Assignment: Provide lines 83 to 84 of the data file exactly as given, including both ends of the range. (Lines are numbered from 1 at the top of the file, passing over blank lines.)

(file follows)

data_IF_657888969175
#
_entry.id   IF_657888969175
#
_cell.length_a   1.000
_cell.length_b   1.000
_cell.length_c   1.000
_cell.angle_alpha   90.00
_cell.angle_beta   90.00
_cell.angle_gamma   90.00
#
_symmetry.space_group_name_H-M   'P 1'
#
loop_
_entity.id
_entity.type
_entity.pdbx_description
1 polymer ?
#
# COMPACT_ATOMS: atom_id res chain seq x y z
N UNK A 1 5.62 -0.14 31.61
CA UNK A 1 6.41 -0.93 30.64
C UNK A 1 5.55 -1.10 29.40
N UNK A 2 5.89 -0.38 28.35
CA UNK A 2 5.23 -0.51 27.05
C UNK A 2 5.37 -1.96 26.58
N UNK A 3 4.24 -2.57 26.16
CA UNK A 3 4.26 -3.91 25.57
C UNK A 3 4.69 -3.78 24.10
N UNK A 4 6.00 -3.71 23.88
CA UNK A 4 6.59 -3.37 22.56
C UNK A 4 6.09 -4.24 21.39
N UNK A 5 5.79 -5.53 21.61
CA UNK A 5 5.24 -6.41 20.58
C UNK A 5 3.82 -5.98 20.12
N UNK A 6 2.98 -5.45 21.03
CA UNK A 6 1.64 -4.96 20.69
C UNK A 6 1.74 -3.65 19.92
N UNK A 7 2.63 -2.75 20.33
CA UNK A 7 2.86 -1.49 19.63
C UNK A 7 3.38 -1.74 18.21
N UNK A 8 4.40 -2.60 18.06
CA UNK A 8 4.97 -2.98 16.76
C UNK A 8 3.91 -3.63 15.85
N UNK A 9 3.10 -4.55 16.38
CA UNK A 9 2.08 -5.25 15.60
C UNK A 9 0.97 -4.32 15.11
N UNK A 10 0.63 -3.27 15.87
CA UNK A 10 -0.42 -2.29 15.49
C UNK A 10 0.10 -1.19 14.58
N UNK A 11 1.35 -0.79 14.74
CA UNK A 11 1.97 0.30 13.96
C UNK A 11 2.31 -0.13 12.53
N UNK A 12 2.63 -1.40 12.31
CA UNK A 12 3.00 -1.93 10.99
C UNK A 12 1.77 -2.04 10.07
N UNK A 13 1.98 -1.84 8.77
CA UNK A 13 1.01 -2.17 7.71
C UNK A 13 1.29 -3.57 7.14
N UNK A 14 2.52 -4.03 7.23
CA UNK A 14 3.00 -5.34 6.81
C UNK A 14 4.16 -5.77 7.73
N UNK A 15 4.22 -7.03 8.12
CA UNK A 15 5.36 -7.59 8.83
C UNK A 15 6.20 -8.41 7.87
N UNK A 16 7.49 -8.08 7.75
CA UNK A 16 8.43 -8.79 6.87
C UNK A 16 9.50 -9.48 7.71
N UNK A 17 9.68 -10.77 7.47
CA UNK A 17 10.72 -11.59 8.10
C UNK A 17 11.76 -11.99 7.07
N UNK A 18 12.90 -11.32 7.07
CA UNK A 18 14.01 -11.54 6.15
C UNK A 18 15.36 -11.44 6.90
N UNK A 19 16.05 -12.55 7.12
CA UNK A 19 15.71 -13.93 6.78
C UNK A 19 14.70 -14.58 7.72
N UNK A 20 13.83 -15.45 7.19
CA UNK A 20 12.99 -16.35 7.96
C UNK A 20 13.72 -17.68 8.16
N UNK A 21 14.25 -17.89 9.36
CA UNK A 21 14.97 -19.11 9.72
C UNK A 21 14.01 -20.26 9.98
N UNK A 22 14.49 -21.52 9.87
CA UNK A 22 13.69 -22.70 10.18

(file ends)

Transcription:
C UNK A 21 14.01 -20.26 9.98
N UNK A 22 14.49 -21.52 9.87